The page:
Beloved Phrases from the Past

When I was growing up there were a plethora of phrases that embodied the spirit of the moment.  Many of these “sayings”  had historical origins.

Other phrases I attributed to my parents and grandparents. These are some of those notable sayings both historical and home grown.

“Turn a blind eye” is often used to refer to a willful refusal to acknowledge a particular reality. This dates back to a legendary chapter in the career of the British naval hero Horatio Nelson. During the 1801 battle of Copenhagen, Nelson’s ships were pitted against a large Danish-Norwegian fleet.

When his more conservative superior officer flagged him to withdraw, the one-eyed Nelson supposedly brought his telescope to his bad eye and blithely proclaimed, “I really do not see the signal.” He went on to score a decisive victory.

Some historians have since dismissed Nelson’s famous quip as merely a battlefield myth, but the phrase “turn a blind eye” persists to this day.

The phrase “paint the town red” most likely owes its origin to one legendary night of drunkenness. In 1837, the Marquis of Waterford, a known lush and mischief maker, led a group of friends on a night of drinking through the town of Melton Mowbray. The bender culminated after Waterford and his fellow revelers knocked over flowerpots, pulled knockers off of doors, and broke the windows of some of the town’s buildings.

To top it off, the mob literally painted a tollgate, the doors of some of the homes and a swan statue with red paint. The Marquis and his pranksters later compensated Melton for the damages, but their drunken escapade has lived in infamy.

“By and Large” is another phrase that originated on the high seas… like “taken aback”, “loose cannon”, and “high and dry”.

As far back as the 16th century the word “large” was used to mean that a ship was sailing with the wind at its back. Meanwhile, the much less desirable “by” meant the vessel was traveling into the wind. Thus, for mariners, “by and large” referred to trawling the seas in any and all directions relative to the wind.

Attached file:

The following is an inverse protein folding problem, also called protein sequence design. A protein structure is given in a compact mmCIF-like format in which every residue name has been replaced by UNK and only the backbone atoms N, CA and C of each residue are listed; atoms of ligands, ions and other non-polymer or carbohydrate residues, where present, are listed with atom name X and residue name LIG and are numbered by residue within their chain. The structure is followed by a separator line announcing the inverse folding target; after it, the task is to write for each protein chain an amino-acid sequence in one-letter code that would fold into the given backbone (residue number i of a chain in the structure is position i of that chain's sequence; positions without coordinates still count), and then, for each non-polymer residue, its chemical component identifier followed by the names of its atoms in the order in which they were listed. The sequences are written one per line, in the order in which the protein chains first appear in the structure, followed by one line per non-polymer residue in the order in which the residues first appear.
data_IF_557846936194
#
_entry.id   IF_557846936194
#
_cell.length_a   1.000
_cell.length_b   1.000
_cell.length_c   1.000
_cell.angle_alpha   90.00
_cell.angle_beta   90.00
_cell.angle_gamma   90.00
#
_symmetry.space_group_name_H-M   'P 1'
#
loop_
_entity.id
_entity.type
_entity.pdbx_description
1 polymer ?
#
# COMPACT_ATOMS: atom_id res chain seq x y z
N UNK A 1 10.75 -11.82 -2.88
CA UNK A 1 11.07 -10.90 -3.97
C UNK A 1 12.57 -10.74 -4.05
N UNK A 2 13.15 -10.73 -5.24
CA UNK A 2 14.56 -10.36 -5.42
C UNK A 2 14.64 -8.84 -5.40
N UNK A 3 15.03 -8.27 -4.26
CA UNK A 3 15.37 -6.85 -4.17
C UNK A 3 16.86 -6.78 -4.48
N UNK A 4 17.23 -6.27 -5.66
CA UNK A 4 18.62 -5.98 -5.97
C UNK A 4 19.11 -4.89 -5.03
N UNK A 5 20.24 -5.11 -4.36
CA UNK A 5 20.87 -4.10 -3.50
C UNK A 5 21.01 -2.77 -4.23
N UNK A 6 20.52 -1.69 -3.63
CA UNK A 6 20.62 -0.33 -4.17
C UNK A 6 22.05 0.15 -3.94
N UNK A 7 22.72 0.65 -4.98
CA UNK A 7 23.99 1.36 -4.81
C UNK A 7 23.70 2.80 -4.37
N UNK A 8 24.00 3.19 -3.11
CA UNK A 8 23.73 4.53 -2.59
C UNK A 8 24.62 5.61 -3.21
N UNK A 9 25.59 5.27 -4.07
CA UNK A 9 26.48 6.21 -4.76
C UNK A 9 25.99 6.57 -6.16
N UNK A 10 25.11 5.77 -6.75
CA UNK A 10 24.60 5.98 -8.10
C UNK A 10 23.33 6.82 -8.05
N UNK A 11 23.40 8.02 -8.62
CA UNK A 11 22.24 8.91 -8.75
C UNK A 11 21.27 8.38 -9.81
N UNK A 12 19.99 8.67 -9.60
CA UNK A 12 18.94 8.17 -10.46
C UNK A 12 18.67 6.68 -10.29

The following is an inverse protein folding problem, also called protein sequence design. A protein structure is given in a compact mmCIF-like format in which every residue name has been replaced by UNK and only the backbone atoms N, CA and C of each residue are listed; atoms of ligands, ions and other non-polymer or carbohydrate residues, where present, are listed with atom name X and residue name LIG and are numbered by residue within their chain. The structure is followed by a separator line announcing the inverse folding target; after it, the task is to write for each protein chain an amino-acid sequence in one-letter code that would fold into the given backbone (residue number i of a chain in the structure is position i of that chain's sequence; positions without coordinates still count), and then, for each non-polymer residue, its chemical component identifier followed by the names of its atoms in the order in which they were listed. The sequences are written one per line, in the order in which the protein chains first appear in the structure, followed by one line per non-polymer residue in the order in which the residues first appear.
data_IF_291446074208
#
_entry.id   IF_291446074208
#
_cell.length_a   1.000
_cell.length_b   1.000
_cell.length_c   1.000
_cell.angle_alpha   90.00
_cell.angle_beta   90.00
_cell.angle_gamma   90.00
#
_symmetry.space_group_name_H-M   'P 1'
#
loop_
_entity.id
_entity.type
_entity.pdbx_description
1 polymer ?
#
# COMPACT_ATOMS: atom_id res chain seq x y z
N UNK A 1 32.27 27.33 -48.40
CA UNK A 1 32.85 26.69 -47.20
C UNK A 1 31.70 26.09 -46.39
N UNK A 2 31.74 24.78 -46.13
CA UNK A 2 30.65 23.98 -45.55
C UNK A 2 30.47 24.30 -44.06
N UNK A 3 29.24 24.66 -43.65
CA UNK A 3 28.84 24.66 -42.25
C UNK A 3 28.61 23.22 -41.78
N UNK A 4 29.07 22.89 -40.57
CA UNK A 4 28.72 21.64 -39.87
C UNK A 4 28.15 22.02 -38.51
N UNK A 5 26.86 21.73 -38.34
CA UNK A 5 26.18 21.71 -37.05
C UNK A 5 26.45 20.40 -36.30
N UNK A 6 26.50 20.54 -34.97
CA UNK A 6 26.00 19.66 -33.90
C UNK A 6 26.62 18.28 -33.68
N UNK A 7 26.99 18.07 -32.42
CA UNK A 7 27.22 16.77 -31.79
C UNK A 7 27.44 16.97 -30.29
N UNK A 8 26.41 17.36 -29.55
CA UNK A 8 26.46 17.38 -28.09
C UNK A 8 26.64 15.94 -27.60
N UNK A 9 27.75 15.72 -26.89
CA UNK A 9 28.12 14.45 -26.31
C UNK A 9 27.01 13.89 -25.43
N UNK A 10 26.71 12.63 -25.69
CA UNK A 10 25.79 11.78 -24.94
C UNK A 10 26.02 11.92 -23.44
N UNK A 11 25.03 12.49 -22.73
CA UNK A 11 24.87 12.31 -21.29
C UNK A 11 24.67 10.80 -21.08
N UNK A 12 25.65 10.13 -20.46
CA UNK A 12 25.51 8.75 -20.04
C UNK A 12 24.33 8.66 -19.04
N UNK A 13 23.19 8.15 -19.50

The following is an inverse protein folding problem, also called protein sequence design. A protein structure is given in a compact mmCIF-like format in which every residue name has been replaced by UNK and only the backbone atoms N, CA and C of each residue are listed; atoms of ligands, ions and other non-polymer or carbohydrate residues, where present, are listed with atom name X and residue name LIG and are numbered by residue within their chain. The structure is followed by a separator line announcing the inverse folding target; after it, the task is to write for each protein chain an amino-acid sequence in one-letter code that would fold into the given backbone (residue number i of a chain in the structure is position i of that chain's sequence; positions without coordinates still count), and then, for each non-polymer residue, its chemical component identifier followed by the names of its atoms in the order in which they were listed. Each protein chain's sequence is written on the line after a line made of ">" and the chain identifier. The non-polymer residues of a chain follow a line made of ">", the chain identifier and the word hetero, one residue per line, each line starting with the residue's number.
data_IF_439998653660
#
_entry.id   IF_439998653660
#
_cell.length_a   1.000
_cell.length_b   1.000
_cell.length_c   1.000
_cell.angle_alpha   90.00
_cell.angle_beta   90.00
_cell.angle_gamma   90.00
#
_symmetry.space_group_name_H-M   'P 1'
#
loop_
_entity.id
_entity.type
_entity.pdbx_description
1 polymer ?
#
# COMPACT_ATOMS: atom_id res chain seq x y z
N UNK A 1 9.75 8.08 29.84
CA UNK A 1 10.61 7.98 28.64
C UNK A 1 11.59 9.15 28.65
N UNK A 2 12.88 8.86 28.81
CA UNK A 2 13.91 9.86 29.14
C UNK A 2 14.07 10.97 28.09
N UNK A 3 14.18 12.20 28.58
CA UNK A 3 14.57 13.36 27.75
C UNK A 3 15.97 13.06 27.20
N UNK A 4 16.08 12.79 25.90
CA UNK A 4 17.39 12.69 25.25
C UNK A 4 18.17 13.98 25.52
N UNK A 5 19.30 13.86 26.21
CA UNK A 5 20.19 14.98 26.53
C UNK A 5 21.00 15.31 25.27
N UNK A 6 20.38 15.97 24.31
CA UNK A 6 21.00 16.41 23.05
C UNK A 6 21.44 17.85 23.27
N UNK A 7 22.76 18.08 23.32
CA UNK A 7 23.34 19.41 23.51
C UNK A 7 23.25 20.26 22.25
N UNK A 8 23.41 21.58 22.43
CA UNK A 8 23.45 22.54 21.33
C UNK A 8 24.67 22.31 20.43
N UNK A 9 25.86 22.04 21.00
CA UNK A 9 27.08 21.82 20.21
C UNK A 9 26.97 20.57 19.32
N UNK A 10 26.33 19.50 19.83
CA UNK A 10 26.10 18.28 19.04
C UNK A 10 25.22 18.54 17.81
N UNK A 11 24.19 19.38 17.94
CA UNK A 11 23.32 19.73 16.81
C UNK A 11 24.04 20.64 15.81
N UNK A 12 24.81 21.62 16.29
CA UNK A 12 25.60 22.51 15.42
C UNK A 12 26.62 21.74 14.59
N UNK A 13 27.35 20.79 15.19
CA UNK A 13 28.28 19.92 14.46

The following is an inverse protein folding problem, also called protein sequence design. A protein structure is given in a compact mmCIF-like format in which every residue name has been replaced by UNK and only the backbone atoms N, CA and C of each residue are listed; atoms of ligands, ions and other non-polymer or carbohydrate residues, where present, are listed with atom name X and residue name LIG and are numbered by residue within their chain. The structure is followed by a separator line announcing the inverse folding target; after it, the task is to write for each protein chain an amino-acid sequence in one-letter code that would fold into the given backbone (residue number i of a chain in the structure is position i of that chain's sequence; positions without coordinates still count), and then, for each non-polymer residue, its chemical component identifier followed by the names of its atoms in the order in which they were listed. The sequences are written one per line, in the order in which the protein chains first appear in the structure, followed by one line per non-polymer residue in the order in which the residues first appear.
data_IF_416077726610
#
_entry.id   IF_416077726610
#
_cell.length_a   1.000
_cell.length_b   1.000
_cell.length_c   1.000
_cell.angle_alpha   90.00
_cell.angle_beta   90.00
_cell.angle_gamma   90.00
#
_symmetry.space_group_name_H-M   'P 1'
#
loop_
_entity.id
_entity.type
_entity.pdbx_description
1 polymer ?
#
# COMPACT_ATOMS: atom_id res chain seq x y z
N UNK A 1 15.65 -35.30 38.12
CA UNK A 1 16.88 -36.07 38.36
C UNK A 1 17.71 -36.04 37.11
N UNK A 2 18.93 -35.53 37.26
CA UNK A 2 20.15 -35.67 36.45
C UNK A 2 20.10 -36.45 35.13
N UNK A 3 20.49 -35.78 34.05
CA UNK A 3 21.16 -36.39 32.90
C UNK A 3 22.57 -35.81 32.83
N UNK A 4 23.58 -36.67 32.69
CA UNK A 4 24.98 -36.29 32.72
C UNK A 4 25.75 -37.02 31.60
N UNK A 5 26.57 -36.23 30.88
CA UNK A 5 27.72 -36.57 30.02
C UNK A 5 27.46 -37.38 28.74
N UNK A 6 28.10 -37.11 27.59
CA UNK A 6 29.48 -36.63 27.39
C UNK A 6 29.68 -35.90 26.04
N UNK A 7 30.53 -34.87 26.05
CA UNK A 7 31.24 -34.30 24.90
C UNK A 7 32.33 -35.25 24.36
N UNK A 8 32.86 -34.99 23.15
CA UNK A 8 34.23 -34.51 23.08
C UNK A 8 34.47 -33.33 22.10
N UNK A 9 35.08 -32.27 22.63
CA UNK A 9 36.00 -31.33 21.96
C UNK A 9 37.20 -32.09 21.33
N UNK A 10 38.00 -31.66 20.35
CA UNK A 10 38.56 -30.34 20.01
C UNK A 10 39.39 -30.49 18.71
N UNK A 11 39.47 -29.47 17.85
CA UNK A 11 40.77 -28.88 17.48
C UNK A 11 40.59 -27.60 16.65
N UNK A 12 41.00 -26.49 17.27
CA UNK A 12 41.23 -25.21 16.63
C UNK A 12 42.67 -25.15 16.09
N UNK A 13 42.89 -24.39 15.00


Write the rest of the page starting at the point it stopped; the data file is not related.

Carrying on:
“Butter someone up” means to impress someone with flattery. The origin of this was a customary religious act in ancient India. The devout would throw butter balls at the statues of their gods to seek favor and forgiveness.

“Mad as a hatter” of course means to be crazy. Believe it or not this phrase did not originate from Lewis Caroll’s Alice in Wonderland. Its origins date from the 17th and 18th centuries.

In 17th century France, poisoning occurred among hat makers who used mercury for the hat felt. The “Mad Hatter Disease” was marked by shyness, irritability, and tremors that would make the person appear, “mad”.

“It’s raining cats and dogs” is supposed to have originated in England in the 17th century. City streets were filthy and heavy rains would occasionally carry along dead animals. Richard Brome’s, The City Witt, 1652, has the line “It shall rain dogs and polecats”. Also, cats and dogs both have ancient associations with bad weather.

“A stitch in time saves nine” means it’s better to solve a problem right away then to let it fester to become a much bigger problem. It’s first recorded in a book from the year, 1723. Of course it is a sewing reference. The idea is that sewing up a small rip with one stitch means the tear is less likely to get bigger and need more stitches, such as nine stitches later on.

However, the Prime Minister of England, Boris Johnson said this phrase as he announced extra rules on things like pubs closing times in England.

Several other phrases my grandmother used were as follows:

      • Many hands make light work
      • Absence makes the heart grow fonder
      • Never look a gift horse in the mouth
      • People who live in glass houses shouldn’t throw rocks
      • Don’t throw the baby out with the bathwater
      • Early to bed and early to rise makes you happy, healthy, and wise
      • Any job worth doing is worth doing well
      • Birds of a feather flock together
      • You’re preaching to the choir
      • More than you can shake a stick at
      • It doesn’t amount to a hill of beans
      • Goodness gracious (my favorite)

It’s funny how I would take these phrases for granted when I was shorter. Now I look back nostalgically and associate certain people and situations with the blessed memories of a time long ago.

I guess time is relative as we proceed to the final curtain. Each memory from the past related to our family takes on a very special meaning. We were captivated by phrases, not always understanding the meaning but certainly appreciating the delivery.

I remember my grandmother washing apples from her tree with soap and water. Occasionally an apple would slip out of her hands and land on the floor. That’s when she would exclaim, “Goodness gracious”.

I miss that phrase coming from my sweet grandmother.  That moment lives today in infamy, though not in life.